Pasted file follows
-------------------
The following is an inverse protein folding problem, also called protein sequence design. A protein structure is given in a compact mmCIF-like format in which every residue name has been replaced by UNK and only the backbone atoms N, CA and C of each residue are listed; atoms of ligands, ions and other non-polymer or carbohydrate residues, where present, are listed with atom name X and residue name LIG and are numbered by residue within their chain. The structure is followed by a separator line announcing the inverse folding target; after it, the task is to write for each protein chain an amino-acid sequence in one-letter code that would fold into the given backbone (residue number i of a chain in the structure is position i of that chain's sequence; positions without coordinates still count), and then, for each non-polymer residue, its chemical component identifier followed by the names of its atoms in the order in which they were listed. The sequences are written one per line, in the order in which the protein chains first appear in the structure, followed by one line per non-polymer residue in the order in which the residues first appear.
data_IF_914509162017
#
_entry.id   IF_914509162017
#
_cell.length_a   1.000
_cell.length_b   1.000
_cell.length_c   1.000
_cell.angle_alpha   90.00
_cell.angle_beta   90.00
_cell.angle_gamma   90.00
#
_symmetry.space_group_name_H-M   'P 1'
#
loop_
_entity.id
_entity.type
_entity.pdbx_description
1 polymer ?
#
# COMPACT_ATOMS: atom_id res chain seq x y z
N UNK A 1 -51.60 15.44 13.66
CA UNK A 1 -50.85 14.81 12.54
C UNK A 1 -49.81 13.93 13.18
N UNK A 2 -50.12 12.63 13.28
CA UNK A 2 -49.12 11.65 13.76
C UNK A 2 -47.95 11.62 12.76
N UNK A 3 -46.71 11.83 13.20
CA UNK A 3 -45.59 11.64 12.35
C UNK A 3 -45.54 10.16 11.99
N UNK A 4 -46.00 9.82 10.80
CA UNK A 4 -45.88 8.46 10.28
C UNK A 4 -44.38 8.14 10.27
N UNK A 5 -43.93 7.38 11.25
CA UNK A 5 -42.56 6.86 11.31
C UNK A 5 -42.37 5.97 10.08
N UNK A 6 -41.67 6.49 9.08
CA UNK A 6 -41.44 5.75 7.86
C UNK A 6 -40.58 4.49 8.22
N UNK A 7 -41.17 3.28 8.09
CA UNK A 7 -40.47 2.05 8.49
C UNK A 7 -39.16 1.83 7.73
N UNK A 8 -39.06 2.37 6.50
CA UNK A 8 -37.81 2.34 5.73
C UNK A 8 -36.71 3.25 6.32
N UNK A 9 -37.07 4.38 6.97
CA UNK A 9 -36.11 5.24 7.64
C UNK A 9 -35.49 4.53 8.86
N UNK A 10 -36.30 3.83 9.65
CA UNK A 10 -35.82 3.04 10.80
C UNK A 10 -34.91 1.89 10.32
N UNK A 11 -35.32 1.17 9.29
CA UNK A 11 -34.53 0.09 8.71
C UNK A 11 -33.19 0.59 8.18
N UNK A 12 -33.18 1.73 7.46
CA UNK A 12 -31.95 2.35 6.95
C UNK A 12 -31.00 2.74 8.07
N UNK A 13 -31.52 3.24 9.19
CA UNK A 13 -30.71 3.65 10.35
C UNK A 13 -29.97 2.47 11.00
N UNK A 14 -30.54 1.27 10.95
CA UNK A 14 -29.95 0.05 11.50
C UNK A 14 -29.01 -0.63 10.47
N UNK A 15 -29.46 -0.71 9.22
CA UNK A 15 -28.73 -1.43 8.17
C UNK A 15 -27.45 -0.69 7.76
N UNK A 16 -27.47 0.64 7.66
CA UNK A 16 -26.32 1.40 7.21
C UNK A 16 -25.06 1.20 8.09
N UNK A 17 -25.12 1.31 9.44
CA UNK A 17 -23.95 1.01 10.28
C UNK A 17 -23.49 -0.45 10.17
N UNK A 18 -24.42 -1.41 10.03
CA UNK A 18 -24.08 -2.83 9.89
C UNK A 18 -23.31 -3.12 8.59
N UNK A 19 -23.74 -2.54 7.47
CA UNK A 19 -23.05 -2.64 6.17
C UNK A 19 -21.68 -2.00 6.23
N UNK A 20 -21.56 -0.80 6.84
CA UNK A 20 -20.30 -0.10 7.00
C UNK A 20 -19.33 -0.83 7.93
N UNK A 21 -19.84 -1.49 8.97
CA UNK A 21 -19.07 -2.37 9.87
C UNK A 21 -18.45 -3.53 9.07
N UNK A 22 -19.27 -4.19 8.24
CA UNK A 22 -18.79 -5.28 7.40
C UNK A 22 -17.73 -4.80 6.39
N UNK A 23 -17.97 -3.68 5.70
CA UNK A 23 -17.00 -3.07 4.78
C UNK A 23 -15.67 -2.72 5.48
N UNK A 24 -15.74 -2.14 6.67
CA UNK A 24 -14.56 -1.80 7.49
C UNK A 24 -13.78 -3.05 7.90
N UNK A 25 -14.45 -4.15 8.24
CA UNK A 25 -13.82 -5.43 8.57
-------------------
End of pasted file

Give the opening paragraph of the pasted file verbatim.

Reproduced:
The following is an inverse protein folding problem, also called protein sequence design. A protein structure is given in a compact mmCIF-like format in which every residue name has been replaced by UNK and only the backbone atoms N, CA and C of each residue are listed; atoms of ligands, ions and other non-polymer or carbohydrate residues, where present, are listed with atom name X and residue name LIG and are numbered by residue within their chain. The structure is followed by a separator line announcing the inverse folding target; after it, the task is to write for each protein chain an amino-acid sequence in one-letter code that would fold into the given backbone (residue number i of a chain in the structure is position i of that chain's sequence; positions without coordinates still count), and then, for each non-polymer residue, its chemical component identifier followed by the names of its atoms in the order in which they were listed. The sequences are written one per line, in the order in which the protein chains first appear in the structure, followed by one line per non-polymer residue in the order in which the residues first appear.